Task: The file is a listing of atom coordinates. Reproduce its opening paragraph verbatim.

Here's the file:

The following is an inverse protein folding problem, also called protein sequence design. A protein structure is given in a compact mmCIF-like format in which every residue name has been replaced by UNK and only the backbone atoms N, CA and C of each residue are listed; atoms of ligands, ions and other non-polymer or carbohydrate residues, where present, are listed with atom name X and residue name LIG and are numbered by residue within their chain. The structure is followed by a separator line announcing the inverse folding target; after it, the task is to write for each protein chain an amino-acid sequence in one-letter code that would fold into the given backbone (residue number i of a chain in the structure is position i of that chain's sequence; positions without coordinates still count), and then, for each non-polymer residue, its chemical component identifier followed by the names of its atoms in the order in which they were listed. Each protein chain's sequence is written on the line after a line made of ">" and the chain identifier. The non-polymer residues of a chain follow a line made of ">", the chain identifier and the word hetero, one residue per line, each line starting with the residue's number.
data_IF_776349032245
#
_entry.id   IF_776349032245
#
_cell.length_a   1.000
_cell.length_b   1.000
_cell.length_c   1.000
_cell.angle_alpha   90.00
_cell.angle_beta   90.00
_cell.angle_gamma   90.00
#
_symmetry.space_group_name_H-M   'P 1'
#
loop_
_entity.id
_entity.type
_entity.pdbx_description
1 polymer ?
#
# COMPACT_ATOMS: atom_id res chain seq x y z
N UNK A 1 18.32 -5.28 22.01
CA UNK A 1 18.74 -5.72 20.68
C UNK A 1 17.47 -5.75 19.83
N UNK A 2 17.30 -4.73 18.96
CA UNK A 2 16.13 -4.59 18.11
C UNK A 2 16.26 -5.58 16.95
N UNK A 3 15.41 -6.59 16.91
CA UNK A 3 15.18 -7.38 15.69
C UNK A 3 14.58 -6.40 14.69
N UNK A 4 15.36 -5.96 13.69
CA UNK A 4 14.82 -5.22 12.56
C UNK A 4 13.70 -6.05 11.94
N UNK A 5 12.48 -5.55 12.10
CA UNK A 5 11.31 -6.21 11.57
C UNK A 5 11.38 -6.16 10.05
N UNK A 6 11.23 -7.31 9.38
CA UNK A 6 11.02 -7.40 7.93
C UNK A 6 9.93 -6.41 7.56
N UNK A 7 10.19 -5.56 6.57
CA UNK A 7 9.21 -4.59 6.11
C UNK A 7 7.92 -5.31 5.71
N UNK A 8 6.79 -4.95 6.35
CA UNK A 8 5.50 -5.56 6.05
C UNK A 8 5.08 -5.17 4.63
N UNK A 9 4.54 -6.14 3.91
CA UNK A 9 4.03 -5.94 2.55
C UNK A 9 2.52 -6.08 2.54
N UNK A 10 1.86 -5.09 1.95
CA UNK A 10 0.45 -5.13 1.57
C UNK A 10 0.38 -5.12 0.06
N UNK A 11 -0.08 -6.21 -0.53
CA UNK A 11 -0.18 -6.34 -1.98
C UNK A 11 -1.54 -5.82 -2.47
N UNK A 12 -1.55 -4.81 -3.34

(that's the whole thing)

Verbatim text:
The following is an inverse protein folding problem, also called protein sequence design. A protein structure is given in a compact mmCIF-like format in which every residue name has been replaced by UNK and only the backbone atoms N, CA and C of each residue are listed; atoms of ligands, ions and other non-polymer or carbohydrate residues, where present, are listed with atom name X and residue name LIG and are numbered by residue within their chain. The structure is followed by a separator line announcing the inverse folding target; after it, the task is to write for each protein chain an amino-acid sequence in one-letter code that would fold into the given backbone (residue number i of a chain in the structure is position i of that chain's sequence; positions without coordinates still count), and then, for each non-polymer residue, its chemical component identifier followed by the names of its atoms in the order in which they were listed. Each protein chain's sequence is written on the line after a line made of ">" and the chain identifier. The non-polymer residues of a chain follow a line made of ">", the chain identifier and the word hetero, one residue per line, each line starting with the residue's number.